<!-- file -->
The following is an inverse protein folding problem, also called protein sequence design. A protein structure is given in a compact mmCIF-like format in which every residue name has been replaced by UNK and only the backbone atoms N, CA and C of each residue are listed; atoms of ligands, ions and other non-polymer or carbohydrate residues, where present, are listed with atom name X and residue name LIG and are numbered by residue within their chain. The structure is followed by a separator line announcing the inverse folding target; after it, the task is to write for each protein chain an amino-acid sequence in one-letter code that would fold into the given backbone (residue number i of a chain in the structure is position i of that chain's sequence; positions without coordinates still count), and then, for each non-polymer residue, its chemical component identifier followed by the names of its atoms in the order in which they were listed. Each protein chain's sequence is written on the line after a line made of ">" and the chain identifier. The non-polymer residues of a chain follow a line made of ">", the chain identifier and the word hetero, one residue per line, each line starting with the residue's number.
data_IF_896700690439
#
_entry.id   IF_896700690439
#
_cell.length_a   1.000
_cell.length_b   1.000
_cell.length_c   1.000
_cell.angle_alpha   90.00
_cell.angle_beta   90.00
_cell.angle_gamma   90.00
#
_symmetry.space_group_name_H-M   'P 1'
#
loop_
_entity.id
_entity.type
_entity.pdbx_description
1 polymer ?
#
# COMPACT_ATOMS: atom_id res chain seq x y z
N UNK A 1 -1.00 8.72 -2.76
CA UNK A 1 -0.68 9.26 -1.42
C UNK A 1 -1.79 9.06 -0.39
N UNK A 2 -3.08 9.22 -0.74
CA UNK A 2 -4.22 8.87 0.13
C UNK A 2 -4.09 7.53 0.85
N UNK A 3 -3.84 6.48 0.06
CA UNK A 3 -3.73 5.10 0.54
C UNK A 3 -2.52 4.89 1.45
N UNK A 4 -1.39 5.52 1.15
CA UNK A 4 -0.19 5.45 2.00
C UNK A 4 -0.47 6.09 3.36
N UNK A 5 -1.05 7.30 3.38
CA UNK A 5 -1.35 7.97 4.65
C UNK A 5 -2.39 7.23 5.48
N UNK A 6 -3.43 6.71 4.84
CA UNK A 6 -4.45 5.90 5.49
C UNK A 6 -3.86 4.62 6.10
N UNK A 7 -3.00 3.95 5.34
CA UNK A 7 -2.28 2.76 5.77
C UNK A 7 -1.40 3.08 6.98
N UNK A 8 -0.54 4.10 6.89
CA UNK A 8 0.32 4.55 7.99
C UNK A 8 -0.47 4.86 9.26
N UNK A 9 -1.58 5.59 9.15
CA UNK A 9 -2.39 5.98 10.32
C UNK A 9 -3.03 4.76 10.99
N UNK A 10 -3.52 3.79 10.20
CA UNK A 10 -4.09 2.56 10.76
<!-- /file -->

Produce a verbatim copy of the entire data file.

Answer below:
The following is an inverse protein folding problem, also called protein sequence design. A protein structure is given in a compact mmCIF-like format in which every residue name has been replaced by UNK and only the backbone atoms N, CA and C of each residue are listed; atoms of ligands, ions and other non-polymer or carbohydrate residues, where present, are listed with atom name X and residue name LIG and are numbered by residue within their chain. The structure is followed by a separator line announcing the inverse folding target; after it, the task is to write for each protein chain an amino-acid sequence in one-letter code that would fold into the given backbone (residue number i of a chain in the structure is position i of that chain's sequence; positions without coordinates still count), and then, for each non-polymer residue, its chemical component identifier followed by the names of its atoms in the order in which they were listed. Each protein chain's sequence is written on the line after a line made of ">" and the chain identifier. The non-polymer residues of a chain follow a line made of ">", the chain identifier and the word hetero, one residue per line, each line starting with the residue's number.
data_IF_896700690439
#
_entry.id   IF_896700690439
#
_cell.length_a   1.000
_cell.length_b   1.000
_cell.length_c   1.000
_cell.angle_alpha   90.00
_cell.angle_beta   90.00
_cell.angle_gamma   90.00
#
_symmetry.space_group_name_H-M   'P 1'
#
loop_
_entity.id
_entity.type
_entity.pdbx_description
1 polymer ?
#
# COMPACT_ATOMS: atom_id res chain seq x y z
N UNK A 1 -1.00 8.72 -2.76
CA UNK A 1 -0.68 9.26 -1.42
C UNK A 1 -1.79 9.06 -0.39
N UNK A 2 -3.08 9.22 -0.74
CA UNK A 2 -4.22 8.87 0.13
C UNK A 2 -4.09 7.53 0.85
N UNK A 3 -3.84 6.48 0.06
CA UNK A 3 -3.73 5.10 0.54
C UNK A 3 -2.52 4.89 1.45
N UNK A 4 -1.39 5.52 1.15
CA UNK A 4 -0.19 5.45 2.00
C UNK A 4 -0.47 6.09 3.36
N UNK A 5 -1.05 7.30 3.38
CA UNK A 5 -1.35 7.97 4.65
C UNK A 5 -2.39 7.23 5.48
N UNK A 6 -3.43 6.71 4.84
CA UNK A 6 -4.45 5.90 5.49
C UNK A 6 -3.86 4.62 6.10
N UNK A 7 -3.00 3.95 5.34
CA UNK A 7 -2.28 2.76 5.77
C UNK A 7 -1.40 3.08 6.98
N UNK A 8 -0.54 4.10 6.89
CA UNK A 8 0.32 4.55 7.99
C UNK A 8 -0.47 4.86 9.26
N UNK A 9 -1.58 5.59 9.15
CA UNK A 9 -2.39 5.98 10.32
C UNK A 9 -3.03 4.76 10.99
N UNK A 10 -3.52 3.79 10.20
CA UNK A 10 -4.09 2.56 10.76